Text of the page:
PORTLAND, Ore. (KOIN) — Several counties in Oregon are making moves to reopen as they apply to enter Phase 1 one of Governor Kate Brown’s plan.
Governor Brown has said that rural counties with very few COVID-19 cases and hospitalizations can start applying to reopen their businesses by this Friday. According to the governor’s website, at least 20 counties have submitted theses applications — and that number is expected to grow.
If a county meets the prerequisites, then stores such as furniture stores and boutiques can reopen as long as they can follow the new OSHA guidelines like continued social distancing and sanitation along with wearing masks. There are several counties that feel like they’re ready to reopen this week, including Jefferson, Linn, Hood River, Tillamook, and Sherman.
Tillamook Emergency Manager Gordan McCraw said the county has only had six cases and zero deaths. However, if the governor gives the green light to reopen, it should not be mistaken as an open invitation for people to flock to the county.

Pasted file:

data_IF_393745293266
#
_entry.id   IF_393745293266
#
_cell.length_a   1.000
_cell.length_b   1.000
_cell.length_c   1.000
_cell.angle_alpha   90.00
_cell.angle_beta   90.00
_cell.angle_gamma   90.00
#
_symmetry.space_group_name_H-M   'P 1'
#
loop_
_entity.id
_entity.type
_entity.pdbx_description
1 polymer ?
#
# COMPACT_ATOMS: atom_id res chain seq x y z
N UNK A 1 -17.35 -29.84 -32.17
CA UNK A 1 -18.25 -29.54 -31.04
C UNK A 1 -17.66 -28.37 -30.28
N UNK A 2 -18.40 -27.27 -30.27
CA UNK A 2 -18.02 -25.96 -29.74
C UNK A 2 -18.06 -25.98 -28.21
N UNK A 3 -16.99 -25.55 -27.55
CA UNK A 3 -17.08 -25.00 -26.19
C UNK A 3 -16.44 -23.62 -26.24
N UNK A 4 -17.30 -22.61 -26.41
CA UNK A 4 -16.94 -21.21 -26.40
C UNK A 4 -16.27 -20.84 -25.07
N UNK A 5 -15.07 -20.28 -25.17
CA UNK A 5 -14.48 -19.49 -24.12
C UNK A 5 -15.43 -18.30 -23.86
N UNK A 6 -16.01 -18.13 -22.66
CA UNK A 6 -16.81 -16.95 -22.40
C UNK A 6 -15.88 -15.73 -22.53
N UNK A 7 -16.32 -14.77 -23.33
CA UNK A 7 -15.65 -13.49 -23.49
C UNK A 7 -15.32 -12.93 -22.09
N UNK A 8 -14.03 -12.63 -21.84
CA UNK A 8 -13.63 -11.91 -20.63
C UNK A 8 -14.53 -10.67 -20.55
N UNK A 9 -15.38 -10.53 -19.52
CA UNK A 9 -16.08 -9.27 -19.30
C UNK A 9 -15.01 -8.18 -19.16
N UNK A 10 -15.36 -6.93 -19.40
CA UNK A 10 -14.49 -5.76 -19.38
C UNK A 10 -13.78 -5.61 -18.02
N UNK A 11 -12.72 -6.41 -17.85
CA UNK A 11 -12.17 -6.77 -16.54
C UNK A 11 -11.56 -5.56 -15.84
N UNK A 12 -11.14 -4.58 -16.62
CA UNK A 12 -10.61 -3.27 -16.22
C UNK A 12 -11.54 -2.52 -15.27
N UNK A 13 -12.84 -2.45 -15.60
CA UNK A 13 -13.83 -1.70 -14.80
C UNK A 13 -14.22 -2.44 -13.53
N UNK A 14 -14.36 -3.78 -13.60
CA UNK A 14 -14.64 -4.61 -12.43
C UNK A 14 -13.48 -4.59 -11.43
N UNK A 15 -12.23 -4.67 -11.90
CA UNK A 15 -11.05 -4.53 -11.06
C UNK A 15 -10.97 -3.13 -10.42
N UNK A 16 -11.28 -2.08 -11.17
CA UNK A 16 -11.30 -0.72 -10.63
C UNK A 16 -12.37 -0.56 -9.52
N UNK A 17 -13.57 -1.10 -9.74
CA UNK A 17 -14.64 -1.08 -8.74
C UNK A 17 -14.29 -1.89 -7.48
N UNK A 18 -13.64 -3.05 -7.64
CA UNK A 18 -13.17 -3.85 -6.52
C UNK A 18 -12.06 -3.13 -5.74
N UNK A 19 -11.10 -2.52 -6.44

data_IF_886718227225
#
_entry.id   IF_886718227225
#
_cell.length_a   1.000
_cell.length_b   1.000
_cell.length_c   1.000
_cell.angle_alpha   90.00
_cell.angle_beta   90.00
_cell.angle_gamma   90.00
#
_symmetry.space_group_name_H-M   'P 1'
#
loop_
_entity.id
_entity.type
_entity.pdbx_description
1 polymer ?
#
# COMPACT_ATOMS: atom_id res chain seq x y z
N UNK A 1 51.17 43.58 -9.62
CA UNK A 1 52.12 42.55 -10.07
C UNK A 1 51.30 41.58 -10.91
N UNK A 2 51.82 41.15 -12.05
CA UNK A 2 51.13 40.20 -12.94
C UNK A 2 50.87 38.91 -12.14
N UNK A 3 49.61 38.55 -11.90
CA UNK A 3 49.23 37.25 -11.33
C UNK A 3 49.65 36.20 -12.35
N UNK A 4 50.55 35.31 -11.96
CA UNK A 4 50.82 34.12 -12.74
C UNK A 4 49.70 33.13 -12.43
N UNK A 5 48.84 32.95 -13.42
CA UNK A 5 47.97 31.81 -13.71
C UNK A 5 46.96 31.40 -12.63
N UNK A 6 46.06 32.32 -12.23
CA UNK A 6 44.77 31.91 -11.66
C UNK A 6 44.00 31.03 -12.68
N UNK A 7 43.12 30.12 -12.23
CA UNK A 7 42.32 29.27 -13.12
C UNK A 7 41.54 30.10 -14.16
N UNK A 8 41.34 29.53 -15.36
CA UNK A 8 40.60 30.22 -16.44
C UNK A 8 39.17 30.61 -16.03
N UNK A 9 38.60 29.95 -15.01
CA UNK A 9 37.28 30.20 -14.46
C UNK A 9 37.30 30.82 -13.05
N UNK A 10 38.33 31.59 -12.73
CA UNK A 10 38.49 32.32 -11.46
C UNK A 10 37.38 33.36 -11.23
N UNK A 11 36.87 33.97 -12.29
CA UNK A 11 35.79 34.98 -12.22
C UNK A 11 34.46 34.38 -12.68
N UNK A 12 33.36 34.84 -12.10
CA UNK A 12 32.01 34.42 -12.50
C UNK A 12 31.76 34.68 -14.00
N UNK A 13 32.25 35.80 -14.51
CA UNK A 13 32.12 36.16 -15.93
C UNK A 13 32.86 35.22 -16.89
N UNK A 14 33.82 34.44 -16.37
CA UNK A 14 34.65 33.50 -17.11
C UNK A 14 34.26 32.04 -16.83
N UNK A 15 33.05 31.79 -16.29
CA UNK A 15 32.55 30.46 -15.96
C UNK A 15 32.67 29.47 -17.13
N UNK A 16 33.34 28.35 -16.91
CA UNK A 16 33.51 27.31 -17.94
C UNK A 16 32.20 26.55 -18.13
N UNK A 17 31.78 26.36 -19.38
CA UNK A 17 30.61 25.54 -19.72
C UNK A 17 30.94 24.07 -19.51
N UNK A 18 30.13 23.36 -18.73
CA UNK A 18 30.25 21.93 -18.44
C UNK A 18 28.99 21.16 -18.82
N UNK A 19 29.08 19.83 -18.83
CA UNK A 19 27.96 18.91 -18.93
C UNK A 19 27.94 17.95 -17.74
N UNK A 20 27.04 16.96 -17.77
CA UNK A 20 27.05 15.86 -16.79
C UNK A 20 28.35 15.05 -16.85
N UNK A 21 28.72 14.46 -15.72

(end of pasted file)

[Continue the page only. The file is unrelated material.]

“We want to continue not to have the positives here,” said McCraw. “What I’ve been telling my own folks is once we open, it’s actually on every individual here — and whoever comes to visit — to help keep the numbers low because if we start getting a spike here, or anywhere else, then they are going to roll back that Phase 1 and we will end up closing everything again. Just because you open doesn’t mean you can stay open.”
“Just because we are doing this Phase One initial opening process, it doesn’t change the rules that are set out by the governor that you are supposed to stay within your own communities — that hasn’t changed,” echoed Mike Oates, Chair of Hood River County.
Once a county remains in Phase 1 for at least 21 days, they can potentially move onto Phase 2, which would allow for higher risk activities such as expanding gathering sizes.
“It’s going to be quite a process to go through this and make sure we get the information out to the businesses on how to do it and still keep people safe,” said Oates.
However, if a county shows an inability to meet contact tracing requirements and shows an increase in spread of COVID and hospitalizations over the span of a week, the Oregon Health Authority will reevaluate their status.
“We want people to be safe, take it slow and we want to get it right,” said Oates.
KOIN 6 News be following the applications closely and let you know which counties are able to reopen by the end of this week.